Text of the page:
The Leafs all situations (including even strength and special teams) shots for (SF%) is 43.8% or said differently for every 0.78 shots the Leafs generate they give up 1 shot against. For contrast, their Fenwick Close is lower at 42.7%. With fair luck, if all NHL teams had the same league average team goaltending (91.5%) and team shooting percentage (8.5%) [which would result in every team having the same PDO] then the team that outshoots the other would win. Again, with fair luck, if NHL teams had varied goaltending skill (for example from 90% to 93%) and team shooting percentage (from 6% to 10%) then the team that outshoots the other would not necessarily win.
For example, if a team gets mightily outshot, the ability (or luck) to convert a shot into a goal at an above average rate is critical to winning (and similarly the ability to save shots at an above rate). In a sense, the team with the better SV% can tolerate more shots against than the average team with average goaltending. Further, a team with better team SH% can tolerate fewer shots for than the average shooting team. Or said differently, all other things being held constant, we expect an average shooting team to need to generate more shots for if they expect to win against a team with better team SH%.
PDO Required To Sustain Winning
For example, with fair luck, a team like the Leafs that is wildly outshot in all situations with a 43.8% SF%, will need to sustain a PDO of 1019 on average to win their games. [This PDO includes even strength and special teams situations but not shoot outs]. More generally, the chart below is the PDO required to win given various SF% (shot differentials). That is, these PDOs on average will give an all situation positive goal differential and thus winning record before shootouts for the given shot differential.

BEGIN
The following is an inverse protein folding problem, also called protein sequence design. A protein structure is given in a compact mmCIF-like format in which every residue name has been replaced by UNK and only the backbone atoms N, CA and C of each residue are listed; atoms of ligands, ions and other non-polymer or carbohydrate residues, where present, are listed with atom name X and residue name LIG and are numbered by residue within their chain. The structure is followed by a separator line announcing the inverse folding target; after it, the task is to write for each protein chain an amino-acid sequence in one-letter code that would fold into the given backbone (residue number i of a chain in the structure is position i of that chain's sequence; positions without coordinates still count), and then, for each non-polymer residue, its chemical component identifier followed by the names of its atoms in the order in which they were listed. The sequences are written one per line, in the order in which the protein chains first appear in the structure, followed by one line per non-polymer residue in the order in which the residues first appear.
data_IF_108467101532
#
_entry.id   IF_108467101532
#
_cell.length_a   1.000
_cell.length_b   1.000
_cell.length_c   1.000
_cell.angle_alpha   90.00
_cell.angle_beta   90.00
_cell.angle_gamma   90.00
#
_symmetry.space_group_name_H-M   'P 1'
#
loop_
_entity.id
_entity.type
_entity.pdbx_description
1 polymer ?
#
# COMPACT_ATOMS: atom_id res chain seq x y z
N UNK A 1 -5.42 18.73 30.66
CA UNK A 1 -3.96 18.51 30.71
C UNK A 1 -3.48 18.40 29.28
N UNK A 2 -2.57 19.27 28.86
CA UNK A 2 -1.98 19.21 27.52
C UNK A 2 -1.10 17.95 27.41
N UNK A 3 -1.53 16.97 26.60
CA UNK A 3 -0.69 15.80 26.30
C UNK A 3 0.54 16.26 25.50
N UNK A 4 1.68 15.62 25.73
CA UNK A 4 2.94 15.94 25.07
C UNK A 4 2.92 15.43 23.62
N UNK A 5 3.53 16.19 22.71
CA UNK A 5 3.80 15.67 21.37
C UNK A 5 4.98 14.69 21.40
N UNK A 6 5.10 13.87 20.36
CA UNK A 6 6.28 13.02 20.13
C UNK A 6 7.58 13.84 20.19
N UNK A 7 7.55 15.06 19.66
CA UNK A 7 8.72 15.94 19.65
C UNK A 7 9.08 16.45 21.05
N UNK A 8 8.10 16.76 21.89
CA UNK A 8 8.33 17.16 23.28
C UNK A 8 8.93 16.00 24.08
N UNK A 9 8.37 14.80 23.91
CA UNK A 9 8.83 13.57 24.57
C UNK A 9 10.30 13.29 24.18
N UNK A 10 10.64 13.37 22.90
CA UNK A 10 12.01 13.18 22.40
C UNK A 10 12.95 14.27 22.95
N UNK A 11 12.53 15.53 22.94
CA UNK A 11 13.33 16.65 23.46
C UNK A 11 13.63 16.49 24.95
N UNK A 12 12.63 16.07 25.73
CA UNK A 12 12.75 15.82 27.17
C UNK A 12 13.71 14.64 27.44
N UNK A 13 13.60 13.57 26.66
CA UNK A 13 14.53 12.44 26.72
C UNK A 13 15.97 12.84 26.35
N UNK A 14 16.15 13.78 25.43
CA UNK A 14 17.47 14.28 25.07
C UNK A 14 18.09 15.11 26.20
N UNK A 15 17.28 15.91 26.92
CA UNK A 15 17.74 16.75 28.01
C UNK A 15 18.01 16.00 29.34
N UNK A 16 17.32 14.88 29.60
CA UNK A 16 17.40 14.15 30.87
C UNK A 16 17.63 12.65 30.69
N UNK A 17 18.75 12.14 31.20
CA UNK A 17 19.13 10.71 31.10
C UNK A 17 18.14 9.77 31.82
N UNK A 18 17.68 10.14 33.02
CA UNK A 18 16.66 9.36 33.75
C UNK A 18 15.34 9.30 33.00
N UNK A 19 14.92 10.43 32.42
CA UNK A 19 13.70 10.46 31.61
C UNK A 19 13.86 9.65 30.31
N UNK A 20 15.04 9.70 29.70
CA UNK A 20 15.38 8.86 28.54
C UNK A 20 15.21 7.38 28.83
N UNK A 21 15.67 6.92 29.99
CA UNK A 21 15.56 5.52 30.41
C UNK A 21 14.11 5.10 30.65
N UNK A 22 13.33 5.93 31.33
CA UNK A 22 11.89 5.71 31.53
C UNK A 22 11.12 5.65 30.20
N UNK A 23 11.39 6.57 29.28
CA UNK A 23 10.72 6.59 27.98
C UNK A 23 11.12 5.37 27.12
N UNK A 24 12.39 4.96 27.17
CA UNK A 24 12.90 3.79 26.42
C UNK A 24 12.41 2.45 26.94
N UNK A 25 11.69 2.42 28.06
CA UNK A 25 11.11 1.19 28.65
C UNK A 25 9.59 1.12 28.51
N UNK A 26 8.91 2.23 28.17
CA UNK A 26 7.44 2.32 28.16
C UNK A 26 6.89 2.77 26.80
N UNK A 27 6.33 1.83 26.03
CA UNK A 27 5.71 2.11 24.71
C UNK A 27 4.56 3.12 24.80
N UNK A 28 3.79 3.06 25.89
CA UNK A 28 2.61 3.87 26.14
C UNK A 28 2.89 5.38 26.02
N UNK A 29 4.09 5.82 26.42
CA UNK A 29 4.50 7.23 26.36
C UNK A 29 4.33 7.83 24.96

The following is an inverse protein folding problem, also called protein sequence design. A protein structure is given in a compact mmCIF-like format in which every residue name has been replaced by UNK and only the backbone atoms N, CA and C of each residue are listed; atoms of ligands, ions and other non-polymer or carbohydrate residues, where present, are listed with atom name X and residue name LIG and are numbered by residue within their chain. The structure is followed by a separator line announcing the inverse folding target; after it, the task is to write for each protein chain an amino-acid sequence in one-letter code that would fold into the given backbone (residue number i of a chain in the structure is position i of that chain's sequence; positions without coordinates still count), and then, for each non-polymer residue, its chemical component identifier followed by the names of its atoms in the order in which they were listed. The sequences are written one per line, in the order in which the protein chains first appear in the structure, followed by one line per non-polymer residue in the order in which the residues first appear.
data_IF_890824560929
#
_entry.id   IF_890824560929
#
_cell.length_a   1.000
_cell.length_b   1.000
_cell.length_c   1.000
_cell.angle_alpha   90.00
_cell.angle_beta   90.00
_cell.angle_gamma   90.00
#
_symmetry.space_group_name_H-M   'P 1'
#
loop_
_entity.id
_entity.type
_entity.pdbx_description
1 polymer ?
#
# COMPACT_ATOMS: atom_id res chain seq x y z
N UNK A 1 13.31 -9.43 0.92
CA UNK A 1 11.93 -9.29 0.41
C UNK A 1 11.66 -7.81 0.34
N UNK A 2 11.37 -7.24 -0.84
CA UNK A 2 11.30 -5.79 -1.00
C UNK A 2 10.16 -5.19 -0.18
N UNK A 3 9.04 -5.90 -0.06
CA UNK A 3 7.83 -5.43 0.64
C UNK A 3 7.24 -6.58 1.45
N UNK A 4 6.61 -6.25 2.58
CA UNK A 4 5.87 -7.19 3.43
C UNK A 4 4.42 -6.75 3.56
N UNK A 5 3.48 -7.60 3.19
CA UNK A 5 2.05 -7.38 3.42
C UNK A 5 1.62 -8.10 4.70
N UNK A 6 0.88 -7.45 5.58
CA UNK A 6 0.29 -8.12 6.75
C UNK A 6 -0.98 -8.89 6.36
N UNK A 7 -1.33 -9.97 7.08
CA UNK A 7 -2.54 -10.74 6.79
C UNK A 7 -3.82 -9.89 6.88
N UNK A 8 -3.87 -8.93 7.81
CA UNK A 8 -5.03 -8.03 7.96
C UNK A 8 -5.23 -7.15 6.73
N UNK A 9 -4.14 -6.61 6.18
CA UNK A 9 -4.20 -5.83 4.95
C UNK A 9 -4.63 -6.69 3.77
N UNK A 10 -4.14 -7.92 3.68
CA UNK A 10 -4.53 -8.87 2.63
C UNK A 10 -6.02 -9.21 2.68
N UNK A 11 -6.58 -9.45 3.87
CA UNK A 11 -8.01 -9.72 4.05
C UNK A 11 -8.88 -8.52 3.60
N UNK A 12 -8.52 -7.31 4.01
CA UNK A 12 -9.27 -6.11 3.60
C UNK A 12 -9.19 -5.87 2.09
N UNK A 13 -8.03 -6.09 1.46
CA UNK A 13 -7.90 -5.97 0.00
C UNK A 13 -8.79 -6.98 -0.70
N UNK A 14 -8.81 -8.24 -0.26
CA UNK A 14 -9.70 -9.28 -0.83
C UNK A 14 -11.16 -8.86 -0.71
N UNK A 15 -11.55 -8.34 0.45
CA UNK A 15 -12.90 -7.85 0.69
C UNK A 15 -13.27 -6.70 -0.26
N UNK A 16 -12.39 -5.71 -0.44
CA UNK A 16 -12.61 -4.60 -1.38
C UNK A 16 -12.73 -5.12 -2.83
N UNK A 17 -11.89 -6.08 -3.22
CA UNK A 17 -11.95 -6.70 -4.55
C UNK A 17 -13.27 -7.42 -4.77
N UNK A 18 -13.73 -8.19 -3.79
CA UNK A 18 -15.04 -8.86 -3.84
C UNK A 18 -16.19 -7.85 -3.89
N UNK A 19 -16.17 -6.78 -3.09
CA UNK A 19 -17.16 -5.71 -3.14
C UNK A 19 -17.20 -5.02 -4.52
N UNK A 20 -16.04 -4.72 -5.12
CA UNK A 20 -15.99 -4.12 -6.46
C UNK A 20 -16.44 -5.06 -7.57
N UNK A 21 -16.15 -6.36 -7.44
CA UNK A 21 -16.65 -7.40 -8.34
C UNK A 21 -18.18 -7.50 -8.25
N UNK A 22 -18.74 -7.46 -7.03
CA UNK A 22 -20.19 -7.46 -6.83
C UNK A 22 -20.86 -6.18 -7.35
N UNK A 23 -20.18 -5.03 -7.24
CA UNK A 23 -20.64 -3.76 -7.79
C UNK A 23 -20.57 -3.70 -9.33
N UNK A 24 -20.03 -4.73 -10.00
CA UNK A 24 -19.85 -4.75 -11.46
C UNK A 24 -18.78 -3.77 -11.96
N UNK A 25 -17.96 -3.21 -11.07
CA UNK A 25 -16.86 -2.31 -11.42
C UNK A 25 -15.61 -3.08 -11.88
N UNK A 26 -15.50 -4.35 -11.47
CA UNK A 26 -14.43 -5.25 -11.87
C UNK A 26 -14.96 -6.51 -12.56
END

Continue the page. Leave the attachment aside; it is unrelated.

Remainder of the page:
PDO Regression to What?
That said, how do we differentiate between skill and luck when it comes to goaltending and team shooting (SH%)?Clearly, not all teams have a 1000 PDO as goaltending varies from team to team (i.e. Tuukka Rask vs Ondrej Pavalec). And if a team has many players with above average career SH%, then the team SH% can be elevated above league average. Much work has been developed to show that teams regress over the season and tend towards 1000. The choice of 1000 is somewhat arbitrary as many have pointed out that a specific team may have a different PDO mean than the league average value of 1000. Tango's variance formula tell us that after 60 to 70 games the skill components overtakes the luck components in PDO as referenced and described in PatrickD's PDO work.